It has been another busy few months with a range of events, projects and speaking commitments. I think it is useful for me to take the opportunity to highlight a few of these.
An event on this topic was held in December organised by the British Universities Film and Video Council. A report on it is included in this issue. It was a useful meeting which looked at one aspect of a continuum of provision of graphic resources which ranges from still images and designs through to virtual worlds.
There have been a number of SIMA reports relating to video conferencing. These reports gave me the basis for considering the role of video conferencing in higher education at the recent ACN/UKERNA Network Strategy Conference.
It is clear that video conferencing does have a role to play in higher education. It has possibilities for teaching students remotely, and some sites are doing this where teaching takes place on more than one site. Unless interaction plays a part (and it does this less frequently than it ought) it may be no better than a video of a lecture, which has the merit of being able to be viewed at any time. There may however be benefits to students at distributed sites in gaining access to different lecturers (and there are case studies of this) or to students at home who for one reason or another are unable to attend lectures.
Using video conferencing for helpdesk situations has been seen to have some merit. Another area where it has potential is for meetings (especially those where there is more travel time than meeting time). We all need to learn new meeting skills if we are to take advantage of the technology.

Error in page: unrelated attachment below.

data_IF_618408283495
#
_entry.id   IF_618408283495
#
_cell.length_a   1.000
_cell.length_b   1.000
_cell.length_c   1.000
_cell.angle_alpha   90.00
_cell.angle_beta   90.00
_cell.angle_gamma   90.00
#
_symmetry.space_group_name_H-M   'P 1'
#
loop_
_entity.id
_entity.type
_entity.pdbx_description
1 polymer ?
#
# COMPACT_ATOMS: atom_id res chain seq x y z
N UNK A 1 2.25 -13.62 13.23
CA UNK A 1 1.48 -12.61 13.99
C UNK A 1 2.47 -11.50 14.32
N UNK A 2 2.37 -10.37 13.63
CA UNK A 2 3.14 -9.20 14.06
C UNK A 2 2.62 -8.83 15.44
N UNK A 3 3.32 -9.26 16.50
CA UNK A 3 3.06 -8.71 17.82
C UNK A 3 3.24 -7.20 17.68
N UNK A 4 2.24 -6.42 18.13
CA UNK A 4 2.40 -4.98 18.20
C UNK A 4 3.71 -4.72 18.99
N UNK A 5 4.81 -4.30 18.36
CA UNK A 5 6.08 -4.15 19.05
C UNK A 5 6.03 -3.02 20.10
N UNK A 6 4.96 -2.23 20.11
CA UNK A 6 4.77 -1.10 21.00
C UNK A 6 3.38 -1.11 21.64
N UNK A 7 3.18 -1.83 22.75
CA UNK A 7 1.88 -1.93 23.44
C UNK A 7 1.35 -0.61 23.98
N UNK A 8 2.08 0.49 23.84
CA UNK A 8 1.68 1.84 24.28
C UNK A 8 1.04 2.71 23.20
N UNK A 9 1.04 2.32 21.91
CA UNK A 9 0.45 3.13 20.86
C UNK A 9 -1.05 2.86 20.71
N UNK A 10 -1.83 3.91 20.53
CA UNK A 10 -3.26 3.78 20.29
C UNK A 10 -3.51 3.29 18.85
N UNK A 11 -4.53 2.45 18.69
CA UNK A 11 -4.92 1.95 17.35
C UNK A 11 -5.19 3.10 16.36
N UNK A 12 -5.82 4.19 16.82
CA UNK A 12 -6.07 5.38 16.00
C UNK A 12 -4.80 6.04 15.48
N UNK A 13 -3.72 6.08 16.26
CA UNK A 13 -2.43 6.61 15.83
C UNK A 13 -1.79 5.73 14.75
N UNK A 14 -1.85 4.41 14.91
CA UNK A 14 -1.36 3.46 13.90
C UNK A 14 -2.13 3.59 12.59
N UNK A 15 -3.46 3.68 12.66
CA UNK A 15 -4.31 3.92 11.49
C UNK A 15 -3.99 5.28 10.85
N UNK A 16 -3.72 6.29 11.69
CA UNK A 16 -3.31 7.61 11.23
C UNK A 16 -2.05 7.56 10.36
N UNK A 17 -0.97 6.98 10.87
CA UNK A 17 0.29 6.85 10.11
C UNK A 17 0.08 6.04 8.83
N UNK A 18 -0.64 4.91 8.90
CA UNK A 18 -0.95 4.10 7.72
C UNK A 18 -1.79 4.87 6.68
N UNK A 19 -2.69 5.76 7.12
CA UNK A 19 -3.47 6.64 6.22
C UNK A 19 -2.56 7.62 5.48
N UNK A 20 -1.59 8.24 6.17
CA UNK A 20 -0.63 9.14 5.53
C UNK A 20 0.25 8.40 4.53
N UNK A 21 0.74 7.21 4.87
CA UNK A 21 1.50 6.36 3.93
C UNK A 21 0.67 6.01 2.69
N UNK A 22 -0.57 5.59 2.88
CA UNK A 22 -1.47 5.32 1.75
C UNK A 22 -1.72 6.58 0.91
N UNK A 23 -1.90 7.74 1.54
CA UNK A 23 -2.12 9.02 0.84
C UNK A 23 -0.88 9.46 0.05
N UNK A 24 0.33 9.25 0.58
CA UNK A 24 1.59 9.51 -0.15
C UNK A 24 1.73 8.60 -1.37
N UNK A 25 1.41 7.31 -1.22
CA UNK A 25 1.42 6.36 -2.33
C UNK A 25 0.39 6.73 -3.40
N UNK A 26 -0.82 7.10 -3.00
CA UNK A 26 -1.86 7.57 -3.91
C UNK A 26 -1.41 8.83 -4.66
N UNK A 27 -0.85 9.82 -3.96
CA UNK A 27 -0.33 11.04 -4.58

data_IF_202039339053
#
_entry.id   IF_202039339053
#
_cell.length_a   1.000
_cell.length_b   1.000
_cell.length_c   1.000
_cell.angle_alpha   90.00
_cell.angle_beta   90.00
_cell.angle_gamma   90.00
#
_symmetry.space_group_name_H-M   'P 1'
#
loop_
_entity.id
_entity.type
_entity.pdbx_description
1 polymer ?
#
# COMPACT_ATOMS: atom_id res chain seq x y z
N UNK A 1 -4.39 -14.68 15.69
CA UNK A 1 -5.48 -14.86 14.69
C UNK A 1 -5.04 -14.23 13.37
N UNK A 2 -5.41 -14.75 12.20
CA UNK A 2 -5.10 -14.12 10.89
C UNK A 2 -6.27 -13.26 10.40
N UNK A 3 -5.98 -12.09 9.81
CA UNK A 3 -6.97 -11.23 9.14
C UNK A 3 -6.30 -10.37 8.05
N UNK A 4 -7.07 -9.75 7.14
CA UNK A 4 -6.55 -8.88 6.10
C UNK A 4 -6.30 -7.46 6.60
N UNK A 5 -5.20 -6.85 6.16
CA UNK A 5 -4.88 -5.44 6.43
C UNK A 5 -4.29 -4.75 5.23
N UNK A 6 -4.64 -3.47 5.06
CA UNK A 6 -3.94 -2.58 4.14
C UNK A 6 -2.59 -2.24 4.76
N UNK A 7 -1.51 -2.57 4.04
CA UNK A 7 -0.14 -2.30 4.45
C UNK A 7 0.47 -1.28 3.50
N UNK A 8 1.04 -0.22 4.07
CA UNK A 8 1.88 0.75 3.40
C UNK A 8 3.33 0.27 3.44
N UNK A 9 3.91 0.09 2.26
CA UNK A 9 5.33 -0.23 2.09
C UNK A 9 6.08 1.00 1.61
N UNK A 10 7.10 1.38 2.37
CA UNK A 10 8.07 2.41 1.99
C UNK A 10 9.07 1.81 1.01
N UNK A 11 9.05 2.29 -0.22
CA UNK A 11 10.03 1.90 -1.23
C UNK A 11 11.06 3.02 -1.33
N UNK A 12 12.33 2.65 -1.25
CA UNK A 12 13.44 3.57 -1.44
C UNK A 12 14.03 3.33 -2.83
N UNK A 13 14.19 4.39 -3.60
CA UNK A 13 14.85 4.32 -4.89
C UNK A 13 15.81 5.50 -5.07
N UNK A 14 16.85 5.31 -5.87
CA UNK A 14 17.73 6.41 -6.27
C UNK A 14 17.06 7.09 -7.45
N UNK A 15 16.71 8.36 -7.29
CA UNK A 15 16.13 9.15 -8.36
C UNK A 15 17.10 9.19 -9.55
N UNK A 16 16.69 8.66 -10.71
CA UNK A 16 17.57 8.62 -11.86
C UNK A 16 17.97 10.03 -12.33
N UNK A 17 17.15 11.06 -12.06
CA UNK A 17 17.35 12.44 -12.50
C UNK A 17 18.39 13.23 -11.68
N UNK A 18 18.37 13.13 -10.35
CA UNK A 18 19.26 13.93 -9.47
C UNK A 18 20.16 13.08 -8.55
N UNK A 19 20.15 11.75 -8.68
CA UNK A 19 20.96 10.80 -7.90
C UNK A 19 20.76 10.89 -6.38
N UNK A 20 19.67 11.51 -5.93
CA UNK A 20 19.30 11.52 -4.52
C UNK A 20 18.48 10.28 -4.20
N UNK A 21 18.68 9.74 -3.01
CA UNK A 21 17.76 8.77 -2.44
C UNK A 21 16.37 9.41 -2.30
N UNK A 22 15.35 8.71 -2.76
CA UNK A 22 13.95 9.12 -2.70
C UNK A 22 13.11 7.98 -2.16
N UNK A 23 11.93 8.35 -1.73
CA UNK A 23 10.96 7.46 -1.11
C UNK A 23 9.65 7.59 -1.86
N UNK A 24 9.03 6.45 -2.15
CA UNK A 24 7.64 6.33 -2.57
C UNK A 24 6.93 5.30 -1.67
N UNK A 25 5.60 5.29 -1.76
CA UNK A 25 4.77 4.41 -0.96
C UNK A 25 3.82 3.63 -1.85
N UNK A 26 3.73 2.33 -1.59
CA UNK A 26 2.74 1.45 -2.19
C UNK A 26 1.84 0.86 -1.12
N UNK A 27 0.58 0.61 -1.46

Researchers can also extend their contacts through video conferencing and associated shared applications and whiteboards. Research conferences can also take place across video links allowing more people to participate. A report of the recent Advanced BroadBand Communications Summer School held at 18 geographically separated sites (5 of which were main sites with speakers) can be seen in SIMA report 30 (contact me for a copy).
JISC are looking to provide infrastructure to support video conferencing to include gateways between different technologies and support services through UKERNA. It is essential that we all become more familiar with the technology and with its potential if we are to take advantage of this.
The Virtual Reality Modelling Language for the WWW has been the subject of a recent UK meeting and an international editing meeting. Progress is being made to improve the description of the specification through the ISO standardisation process.
I have just fixed the dates for 2 events, Facilities for Multimedia teaching, 28 April 1997 and Graphics, visualization and social sciences, 8 -9 May 1996.
Contact me for details.